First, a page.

Placing the cap back on his head, he slowly stood and stretched before once again heading up to the summit of the climb. And as he began moving forward, he knew he would not give up on his search. No, they would never feel the reality of that embrace in this lifetime, but somehow, someday across the barriers of time and space , they would be together. In the meantime he had a race to finish. She would understand.


Thanks Steve Pero for the photo

Sunday, April 01, 2007

Volunteering At Umstead 100, 2007

Spring means it's time for the Umstead 100 Mile Endurance Run. It is always a pleasure to help out and be a small part of this most excellent ultra race. Blake and Myra Norwood and their key volunteers and staff put on one of the best ultra runs in the country. It is especially meaningful to me since it is held in my frequent training grounds and was also my first 100 in 2004.

Here are some photos from the race this year

Photos by Alan Hughes

Although I had read about ultras for many years, it was coming out to Umstead in 1998 out of curiosity that I was first exposed to the sport. I ended up hanging around and helping for about 8 hours that year and have been back to the race every year since. Three years ago I decided to volunteer as a pacer and after working at Sally's aid station all day, I was assigned to run with a runner I had never met. I was introduced to Anita Fromm and we headed off into the night for what turned out to be one of my most memorable nights of running. Anita was having a tough time but together we were able to get her to the finish line in what would be a PR for her and the beginning of a great friendship. This year I paced Anita again for the 3rd year in a row and although her 7th lap was tough she ran her 3rd PR in 3 years.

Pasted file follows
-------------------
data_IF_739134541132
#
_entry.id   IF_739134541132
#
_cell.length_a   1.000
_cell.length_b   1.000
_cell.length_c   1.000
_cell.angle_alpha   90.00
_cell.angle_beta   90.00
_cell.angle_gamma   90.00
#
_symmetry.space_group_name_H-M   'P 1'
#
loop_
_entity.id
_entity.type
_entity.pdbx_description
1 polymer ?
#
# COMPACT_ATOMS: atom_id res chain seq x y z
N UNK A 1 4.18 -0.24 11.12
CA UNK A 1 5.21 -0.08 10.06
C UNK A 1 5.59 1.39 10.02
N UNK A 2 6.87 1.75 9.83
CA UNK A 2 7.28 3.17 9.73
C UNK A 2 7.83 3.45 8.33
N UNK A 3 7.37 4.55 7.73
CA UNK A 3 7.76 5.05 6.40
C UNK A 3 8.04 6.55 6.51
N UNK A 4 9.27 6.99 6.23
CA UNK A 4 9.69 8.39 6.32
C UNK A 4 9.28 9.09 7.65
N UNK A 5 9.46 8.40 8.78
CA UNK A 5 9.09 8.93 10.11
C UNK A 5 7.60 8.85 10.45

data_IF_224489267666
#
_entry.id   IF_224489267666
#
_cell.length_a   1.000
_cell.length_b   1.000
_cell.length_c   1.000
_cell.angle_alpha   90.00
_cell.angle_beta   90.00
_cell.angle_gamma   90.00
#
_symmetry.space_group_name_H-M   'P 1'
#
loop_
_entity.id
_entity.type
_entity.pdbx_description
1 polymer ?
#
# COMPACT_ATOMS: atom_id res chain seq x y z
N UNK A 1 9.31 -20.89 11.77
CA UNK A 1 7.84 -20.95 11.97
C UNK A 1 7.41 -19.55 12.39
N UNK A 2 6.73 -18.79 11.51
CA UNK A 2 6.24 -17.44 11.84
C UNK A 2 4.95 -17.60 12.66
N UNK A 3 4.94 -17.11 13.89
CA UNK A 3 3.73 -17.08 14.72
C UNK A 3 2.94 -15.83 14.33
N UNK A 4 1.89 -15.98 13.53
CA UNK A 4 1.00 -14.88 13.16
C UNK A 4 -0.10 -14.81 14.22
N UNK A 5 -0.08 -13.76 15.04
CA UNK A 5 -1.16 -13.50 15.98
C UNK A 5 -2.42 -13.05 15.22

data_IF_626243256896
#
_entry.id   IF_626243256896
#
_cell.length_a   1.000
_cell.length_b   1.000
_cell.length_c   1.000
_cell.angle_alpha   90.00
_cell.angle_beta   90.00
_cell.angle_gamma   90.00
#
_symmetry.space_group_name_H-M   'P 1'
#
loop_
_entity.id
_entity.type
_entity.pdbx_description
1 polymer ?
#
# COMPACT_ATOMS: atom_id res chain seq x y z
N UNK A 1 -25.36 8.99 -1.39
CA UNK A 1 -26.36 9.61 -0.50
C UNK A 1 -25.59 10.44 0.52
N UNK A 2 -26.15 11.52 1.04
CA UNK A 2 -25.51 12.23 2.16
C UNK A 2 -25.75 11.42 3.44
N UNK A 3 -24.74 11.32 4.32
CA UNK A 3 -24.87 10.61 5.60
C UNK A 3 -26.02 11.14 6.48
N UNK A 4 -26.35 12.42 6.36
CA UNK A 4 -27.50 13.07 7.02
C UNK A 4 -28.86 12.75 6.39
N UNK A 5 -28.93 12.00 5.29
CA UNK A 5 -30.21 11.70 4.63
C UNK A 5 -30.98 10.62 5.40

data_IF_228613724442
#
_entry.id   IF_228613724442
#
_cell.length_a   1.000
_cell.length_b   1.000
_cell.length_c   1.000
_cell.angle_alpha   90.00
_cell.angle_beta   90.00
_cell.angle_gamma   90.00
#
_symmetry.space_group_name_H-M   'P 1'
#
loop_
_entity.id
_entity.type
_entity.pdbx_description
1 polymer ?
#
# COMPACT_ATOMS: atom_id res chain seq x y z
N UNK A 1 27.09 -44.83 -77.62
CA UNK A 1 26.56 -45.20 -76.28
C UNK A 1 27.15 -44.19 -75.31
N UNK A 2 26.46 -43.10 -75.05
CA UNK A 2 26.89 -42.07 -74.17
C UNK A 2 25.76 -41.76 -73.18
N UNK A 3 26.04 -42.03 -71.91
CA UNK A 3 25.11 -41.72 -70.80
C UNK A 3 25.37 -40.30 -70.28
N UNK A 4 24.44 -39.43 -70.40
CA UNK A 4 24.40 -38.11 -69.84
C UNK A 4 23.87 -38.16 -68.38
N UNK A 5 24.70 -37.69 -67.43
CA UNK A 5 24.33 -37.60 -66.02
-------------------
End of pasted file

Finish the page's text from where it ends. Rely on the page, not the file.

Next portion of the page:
As always, the best thing is seeing so many friends and aquaintences all together for a weekend of running, fun and camraderie. It is especially rewarding to see friends achieve goals and finish their first 50 or 100 miler. The support I received in 2004 for my 1st 100 was so important in making it such a great experience. This year several of the Mangum Track Club ladies, Susan Dummar,Marie Lewis and Laura MacLean showed how tough women can be as they cruised through and got their first finishes. This was Laura's first attempt and she had a very impressive debut running strong in 21 hours+. Nearly as impressive was the great job of pacing her friend and co-worker Alan Hughes provided. Alan had only run one marathon last November and had afterwards discovered he had a stress fracture. After healing and recovery over the winter, he was able to stay with Laura for the last 37.5 miles, his longest run by far. Way to go Alan!
Local lady and NCRC member Jennifer Frahm had a great debut in the 50 miler which I believe was also her first ultra.
Next year poses a dilemma for me. As much as I enjoy helping out and especially running through the night escorting the Trail Princess, I think it's time I challenge myself on the course once again. At this time I plan to be there as an entrant and go for a PR.